Critically Appraised Topic /
Sample-Size Determination Methodologies for Machine Learning in
Medical Imaging Research: A Systematic Review
Indranil Balki, HBSc
, Afsaneh Amirabadi, PhD
, Jacob Levman, PhD
, Anne L. Martel, PhD
Ziga Emersic, MEng
, Blaz Meden, MEng
, Angel Garcia-Pedrero, PhD
Saul C. Ramirez, MEng
, Dehan Kong, PhD
, Alan R. Moody, MBBS, FRCP, FRCR
Pascal N. Tyrrell, PhD
Department of Medical Imaging, University of Toronto, Toronto, Ontario, Canada
Department of Diagnostic Imaging, Hospital for Sick Children, Toronto, Ontario, Canada
Department of Mathematics, Statistics and Computer Science, St Francis Xavier University, Antigonish, Nova Scotia, Canada
Boston Children’s Hospital, Harvard Medical School, Boston, Massachusetts, USA
Department of Medical Biophysics, University of Toronto, Toronto, Ontario, Canada
Faculty of Computer and Information Science, University of Ljubljana, Ljubljana, Slovenia
Department of Botany, Universidad de Valladolid, Castile and Leon, Spain
Computing School, Instituto Tecnol
ogico de Costa Rica, Cartago, Costa Rica
Department of Statistical Sciences, University of Toronto, Toronto, Ontario, Canada
Purpose: The required training sample size for a particular machine learning (ML) model applied to medical imaging data is often unknown.
The purpose of this study was to provide a descriptive review of current sample-size determination methodologies in ML applied to medical
imaging and to propose recommendations for future work in the ﬁeld.
Methods: We conducted a systematic literature search of articles using Medline and Embase with keywords including ‘‘machine learning,’’
‘‘image,’’ and ‘‘sample size.’’ The search included articles published between 1946 and 2018. Data regarding the ML task, sample size, and
train-test pipeline were collected.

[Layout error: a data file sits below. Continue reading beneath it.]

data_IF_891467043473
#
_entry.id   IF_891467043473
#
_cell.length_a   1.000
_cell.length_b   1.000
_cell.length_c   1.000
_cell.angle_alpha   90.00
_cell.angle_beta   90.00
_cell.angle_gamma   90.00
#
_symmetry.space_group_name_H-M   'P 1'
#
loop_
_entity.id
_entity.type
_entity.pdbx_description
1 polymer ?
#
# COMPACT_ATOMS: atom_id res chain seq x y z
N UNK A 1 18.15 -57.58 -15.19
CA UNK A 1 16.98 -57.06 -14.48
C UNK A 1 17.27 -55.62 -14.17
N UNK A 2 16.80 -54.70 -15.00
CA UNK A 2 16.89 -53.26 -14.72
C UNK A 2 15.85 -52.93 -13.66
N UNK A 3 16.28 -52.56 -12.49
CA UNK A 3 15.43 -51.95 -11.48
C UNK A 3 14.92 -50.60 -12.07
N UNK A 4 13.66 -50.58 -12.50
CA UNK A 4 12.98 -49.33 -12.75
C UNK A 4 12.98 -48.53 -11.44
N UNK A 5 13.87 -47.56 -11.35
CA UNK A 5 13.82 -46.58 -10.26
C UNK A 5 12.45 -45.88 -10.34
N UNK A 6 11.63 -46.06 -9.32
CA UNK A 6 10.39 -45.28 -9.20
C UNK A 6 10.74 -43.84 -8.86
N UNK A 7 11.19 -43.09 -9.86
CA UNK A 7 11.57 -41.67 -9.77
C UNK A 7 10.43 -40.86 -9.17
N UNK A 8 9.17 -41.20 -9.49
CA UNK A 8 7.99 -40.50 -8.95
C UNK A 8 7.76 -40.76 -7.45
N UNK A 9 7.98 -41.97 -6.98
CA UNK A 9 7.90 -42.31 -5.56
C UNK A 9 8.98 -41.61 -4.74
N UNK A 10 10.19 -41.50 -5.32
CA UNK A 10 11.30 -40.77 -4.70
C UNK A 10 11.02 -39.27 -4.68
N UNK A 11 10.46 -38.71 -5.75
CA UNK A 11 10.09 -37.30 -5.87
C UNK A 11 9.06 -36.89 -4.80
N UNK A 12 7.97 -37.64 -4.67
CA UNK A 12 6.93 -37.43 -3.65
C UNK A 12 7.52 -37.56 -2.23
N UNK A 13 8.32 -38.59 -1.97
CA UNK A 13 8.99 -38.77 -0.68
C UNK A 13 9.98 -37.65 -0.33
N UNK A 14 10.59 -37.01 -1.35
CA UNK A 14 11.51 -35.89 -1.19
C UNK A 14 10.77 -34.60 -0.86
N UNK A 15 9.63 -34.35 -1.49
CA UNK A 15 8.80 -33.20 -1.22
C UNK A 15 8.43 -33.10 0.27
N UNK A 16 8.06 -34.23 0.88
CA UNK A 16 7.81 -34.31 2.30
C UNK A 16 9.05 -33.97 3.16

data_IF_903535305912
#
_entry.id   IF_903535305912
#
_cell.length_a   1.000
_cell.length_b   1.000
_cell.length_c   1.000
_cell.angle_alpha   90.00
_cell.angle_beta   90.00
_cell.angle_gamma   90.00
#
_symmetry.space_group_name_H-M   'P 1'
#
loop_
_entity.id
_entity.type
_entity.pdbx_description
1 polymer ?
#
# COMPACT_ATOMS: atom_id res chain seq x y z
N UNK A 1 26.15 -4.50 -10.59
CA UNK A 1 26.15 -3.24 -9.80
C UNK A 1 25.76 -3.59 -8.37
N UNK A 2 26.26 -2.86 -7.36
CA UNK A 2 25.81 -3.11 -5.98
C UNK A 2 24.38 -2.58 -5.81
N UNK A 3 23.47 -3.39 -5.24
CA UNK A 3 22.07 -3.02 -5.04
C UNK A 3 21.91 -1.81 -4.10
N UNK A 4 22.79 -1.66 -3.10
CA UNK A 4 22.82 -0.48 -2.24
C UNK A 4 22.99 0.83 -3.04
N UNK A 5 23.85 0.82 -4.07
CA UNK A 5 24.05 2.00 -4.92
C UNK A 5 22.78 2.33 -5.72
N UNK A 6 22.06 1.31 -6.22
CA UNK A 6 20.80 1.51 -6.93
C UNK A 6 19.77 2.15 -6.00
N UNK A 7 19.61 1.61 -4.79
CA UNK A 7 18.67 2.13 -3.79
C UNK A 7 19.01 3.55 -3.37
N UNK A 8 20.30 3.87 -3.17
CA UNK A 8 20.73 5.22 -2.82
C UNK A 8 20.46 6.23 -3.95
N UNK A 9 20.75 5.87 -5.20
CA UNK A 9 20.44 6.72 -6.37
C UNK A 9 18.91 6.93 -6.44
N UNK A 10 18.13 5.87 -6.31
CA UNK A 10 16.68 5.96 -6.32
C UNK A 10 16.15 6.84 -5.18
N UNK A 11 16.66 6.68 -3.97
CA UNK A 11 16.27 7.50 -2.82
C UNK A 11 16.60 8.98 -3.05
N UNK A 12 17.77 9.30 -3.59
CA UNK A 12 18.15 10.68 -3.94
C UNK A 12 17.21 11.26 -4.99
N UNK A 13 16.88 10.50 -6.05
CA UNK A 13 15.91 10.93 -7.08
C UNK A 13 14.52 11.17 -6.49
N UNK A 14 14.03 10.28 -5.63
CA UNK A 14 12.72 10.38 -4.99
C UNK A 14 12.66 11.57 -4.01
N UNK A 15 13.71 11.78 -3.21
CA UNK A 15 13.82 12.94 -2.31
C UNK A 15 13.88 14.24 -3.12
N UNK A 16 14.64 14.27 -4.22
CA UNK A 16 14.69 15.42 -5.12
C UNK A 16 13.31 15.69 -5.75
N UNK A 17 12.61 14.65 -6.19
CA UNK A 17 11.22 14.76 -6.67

Results: A total of 167 articles were identiﬁed, of which 22 were included for qualitative analysis. There were only 4 studies that discussed sample-
size determination methodologies, and 18 that tested the effect of sample size on model performance as part of an exploratory analysis. The observed
methods could be categorized as pre hoc model-based approaches, which relied on features of the algorithm, or post hoc curve-ﬁtting approaches
requiring empirical testing to model and extrapolate algorithm performance as a function of sample size. Between studies, we observed great
variability in performance testing procedures used for curve-ﬁtting, model assessment methods, and reporting of conﬁdence in sample sizes.
Conclusions: Our study highlights the scarcity of research in training set size determination methodologies applied to ML in medical
imaging, emphasizes the need to standardize current reporting practices, and guides future work in development and streamlining of pre hoc
and post hoc sample size approaches.
Objectif : On ignore souvent la taille de l’
echantillon d’apprentissage n
ecessaire pour un mod
ele d’apprentissage artiﬁciel en particulier,
a des donn
ees d’imagerie m
edicale. L’objectif de cette
etablir une synth
ese descriptive des m
eterminer les tailles d’
echantillon en apprentissage artiﬁciel appliqu
a l’imagerie m
edicale et de proposer des recommandations
pour la r
ealisation des futurs travaux dans ce domaine.
ethodes : Nous avons effectu
e une recherche syst
ematique de documentation scientiﬁque des articles disponibles dans les bases de donn
Medline et Embase, en utilisant notamment les mots cl
es suivants : «apprentissage artiﬁciel »,«image »et «taille d’
echantillon ». Cette
recherche portait sur des articles publi
es entre 1946 et 2018. Les donn
ees aux activit
es d’apprentissage artiﬁciel, aux tailles